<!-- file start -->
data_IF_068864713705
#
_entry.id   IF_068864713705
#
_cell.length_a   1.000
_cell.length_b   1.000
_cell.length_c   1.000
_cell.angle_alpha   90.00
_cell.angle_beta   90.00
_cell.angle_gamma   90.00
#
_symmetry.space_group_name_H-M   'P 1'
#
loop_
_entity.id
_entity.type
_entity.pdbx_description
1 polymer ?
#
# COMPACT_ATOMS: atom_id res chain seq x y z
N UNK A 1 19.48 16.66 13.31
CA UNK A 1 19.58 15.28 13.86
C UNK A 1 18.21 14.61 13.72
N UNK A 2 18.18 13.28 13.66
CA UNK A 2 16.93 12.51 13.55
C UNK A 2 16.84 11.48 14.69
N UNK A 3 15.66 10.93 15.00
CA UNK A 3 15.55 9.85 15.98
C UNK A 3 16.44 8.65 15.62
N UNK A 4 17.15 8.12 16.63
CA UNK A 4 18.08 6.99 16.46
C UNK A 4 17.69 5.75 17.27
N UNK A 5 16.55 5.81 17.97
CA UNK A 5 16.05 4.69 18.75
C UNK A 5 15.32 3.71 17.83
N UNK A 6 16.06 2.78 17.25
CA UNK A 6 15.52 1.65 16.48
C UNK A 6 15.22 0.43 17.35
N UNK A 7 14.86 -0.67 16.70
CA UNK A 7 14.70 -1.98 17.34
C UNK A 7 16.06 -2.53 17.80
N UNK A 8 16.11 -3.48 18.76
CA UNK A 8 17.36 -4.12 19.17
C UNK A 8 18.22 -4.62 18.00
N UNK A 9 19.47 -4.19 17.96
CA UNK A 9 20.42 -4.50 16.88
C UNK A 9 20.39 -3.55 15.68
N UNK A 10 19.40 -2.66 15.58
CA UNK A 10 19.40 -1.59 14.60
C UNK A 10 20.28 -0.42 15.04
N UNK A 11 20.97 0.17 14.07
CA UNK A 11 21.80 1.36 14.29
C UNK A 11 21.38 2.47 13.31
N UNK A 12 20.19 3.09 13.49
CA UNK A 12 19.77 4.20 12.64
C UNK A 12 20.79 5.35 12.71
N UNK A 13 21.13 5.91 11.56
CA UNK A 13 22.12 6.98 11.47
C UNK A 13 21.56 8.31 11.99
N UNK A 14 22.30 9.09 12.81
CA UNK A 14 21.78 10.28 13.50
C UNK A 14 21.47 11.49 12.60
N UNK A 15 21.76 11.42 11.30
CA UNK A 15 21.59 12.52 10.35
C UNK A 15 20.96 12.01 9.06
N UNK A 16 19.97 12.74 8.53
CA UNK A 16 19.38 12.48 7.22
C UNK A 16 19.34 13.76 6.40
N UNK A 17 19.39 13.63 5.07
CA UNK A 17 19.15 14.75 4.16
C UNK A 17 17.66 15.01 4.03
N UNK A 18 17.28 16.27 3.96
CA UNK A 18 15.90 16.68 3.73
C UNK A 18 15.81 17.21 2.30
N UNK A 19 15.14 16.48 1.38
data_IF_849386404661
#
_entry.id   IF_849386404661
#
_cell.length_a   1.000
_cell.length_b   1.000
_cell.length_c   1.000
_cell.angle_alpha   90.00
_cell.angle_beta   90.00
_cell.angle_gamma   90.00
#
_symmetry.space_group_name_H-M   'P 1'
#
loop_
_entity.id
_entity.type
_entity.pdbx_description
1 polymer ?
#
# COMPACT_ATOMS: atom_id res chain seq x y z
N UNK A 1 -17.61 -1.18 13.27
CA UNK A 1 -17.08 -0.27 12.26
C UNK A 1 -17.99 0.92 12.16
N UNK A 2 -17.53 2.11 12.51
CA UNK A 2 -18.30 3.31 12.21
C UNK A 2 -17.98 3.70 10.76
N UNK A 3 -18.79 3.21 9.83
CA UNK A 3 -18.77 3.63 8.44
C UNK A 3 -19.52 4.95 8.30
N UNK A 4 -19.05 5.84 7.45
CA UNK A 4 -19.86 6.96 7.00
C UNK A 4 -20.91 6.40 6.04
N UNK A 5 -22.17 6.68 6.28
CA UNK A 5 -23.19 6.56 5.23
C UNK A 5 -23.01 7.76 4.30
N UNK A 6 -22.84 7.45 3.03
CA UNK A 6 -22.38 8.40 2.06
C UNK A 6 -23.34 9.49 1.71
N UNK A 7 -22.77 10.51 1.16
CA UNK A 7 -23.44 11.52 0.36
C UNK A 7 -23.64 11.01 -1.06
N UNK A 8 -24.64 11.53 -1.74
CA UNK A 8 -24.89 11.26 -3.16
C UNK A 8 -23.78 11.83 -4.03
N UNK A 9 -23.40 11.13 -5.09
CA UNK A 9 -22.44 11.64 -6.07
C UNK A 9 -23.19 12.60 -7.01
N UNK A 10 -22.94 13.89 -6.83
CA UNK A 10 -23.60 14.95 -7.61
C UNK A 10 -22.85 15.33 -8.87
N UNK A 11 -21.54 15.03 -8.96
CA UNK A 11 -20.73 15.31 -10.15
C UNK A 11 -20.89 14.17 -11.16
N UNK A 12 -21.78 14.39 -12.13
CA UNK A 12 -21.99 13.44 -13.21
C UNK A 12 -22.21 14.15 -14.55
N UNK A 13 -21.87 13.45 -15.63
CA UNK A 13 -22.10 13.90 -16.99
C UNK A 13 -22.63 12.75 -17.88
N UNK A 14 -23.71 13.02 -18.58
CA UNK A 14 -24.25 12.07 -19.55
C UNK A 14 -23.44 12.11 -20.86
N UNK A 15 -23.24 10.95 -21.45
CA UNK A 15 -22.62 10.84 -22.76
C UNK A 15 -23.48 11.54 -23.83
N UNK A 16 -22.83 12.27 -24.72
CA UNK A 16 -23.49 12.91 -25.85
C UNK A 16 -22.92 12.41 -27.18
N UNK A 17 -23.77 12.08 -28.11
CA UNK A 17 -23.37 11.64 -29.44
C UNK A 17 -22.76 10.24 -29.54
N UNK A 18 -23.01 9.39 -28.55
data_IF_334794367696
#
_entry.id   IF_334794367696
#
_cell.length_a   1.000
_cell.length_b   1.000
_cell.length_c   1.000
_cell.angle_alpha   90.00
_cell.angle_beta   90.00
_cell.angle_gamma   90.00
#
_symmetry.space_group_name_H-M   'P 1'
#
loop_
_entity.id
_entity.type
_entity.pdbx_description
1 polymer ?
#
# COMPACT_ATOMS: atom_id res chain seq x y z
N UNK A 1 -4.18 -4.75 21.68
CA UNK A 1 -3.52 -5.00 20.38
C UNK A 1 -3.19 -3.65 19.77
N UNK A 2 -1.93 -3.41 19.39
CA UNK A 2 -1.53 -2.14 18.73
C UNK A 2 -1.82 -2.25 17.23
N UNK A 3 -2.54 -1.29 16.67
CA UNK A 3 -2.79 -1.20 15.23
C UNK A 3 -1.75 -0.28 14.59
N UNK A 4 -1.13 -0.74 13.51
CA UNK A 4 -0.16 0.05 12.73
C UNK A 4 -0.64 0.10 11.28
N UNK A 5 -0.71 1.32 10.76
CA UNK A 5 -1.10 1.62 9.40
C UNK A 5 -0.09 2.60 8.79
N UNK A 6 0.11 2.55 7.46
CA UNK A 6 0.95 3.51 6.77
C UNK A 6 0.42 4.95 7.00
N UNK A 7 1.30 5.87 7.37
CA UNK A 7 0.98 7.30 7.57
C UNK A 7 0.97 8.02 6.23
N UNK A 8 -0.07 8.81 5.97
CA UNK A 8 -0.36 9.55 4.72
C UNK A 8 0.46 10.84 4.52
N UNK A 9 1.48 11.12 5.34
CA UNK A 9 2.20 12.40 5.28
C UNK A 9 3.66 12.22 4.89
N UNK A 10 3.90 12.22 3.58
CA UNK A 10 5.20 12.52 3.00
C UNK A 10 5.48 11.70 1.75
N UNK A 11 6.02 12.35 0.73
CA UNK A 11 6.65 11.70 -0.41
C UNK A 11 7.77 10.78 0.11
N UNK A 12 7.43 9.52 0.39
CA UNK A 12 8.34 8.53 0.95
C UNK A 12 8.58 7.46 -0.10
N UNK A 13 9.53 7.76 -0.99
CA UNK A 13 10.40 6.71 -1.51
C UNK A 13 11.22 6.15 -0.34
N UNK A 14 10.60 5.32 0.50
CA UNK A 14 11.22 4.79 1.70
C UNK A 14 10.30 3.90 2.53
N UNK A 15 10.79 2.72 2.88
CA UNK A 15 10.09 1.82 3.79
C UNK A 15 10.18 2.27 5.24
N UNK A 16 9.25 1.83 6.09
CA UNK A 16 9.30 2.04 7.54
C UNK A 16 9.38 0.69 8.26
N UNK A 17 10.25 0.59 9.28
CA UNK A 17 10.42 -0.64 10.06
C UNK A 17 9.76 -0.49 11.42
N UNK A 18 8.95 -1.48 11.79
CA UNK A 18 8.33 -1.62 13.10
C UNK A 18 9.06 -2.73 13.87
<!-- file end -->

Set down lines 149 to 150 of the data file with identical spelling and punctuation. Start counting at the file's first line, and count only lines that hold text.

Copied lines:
#
_entry.id   IF_334794367696